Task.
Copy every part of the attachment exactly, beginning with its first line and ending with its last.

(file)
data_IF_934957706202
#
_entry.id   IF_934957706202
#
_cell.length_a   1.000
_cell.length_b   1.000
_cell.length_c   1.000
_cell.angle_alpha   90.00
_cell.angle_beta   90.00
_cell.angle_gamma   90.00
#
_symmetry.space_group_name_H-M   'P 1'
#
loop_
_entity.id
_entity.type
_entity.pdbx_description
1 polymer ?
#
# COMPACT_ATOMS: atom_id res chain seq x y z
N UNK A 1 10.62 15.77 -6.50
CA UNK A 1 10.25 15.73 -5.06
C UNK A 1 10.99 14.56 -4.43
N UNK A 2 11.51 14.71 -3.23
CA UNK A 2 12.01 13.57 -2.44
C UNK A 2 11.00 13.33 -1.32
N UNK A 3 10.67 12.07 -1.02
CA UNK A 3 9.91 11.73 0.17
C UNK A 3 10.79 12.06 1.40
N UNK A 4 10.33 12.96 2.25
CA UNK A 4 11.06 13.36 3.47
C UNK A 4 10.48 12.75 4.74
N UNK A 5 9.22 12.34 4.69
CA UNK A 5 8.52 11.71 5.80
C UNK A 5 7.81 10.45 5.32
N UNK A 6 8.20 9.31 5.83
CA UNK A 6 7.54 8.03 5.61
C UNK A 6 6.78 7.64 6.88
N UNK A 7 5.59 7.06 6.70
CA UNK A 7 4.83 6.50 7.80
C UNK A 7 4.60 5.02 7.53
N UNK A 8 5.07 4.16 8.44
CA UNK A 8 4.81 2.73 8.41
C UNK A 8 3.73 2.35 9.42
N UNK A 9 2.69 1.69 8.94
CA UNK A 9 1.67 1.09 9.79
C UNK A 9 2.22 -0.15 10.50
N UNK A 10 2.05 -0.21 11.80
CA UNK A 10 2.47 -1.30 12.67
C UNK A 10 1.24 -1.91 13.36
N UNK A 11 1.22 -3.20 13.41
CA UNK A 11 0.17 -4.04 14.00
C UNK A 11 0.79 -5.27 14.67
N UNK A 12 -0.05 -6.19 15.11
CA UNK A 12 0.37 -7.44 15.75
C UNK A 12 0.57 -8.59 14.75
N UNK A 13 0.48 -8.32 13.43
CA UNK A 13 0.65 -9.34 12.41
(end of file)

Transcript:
data_IF_934957706202
#
_entry.id   IF_934957706202
#
_cell.length_a   1.000
_cell.length_b   1.000
_cell.length_c   1.000
_cell.angle_alpha   90.00
_cell.angle_beta   90.00
_cell.angle_gamma   90.00
#
_symmetry.space_group_name_H-M   'P 1'
#
loop_
_entity.id
_entity.type
_entity.pdbx_description
1 polymer ?
#
# COMPACT_ATOMS: atom_id res chain seq x y z
N UNK A 1 10.62 15.77 -6.50
CA UNK A 1 10.25 15.73 -5.06
C UNK A 1 10.99 14.56 -4.43
N UNK A 2 11.51 14.71 -3.23
CA UNK A 2 12.01 13.57 -2.44
C UNK A 2 11.00 13.33 -1.32
N UNK A 3 10.67 12.07 -1.02
CA UNK A 3 9.91 11.73 0.17
C UNK A 3 10.79 12.06 1.40
N UNK A 4 10.33 12.96 2.25
CA UNK A 4 11.06 13.36 3.47
C UNK A 4 10.48 12.75 4.74
N UNK A 5 9.22 12.34 4.69
CA UNK A 5 8.52 11.71 5.80
C UNK A 5 7.81 10.45 5.32
N UNK A 6 8.20 9.31 5.83
CA UNK A 6 7.54 8.03 5.61
C UNK A 6 6.78 7.64 6.88
N UNK A 7 5.59 7.06 6.70
CA UNK A 7 4.83 6.50 7.80
C UNK A 7 4.60 5.02 7.53
N UNK A 8 5.07 4.16 8.44
CA UNK A 8 4.81 2.73 8.41
C UNK A 8 3.73 2.35 9.42
N UNK A 9 2.69 1.69 8.94
CA UNK A 9 1.67 1.09 9.79
C UNK A 9 2.22 -0.15 10.50
N UNK A 10 2.05 -0.21 11.80
CA UNK A 10 2.47 -1.30 12.67
C UNK A 10 1.24 -1.91 13.36
N UNK A 11 1.22 -3.20 13.41
CA UNK A 11 0.17 -4.04 14.00
C UNK A 11 0.79 -5.27 14.67
N UNK A 12 -0.05 -6.19 15.11
CA UNK A 12 0.37 -7.44 15.75
C UNK A 12 0.57 -8.59 14.75
N UNK A 13 0.48 -8.32 13.43
CA UNK A 13 0.65 -9.34 12.41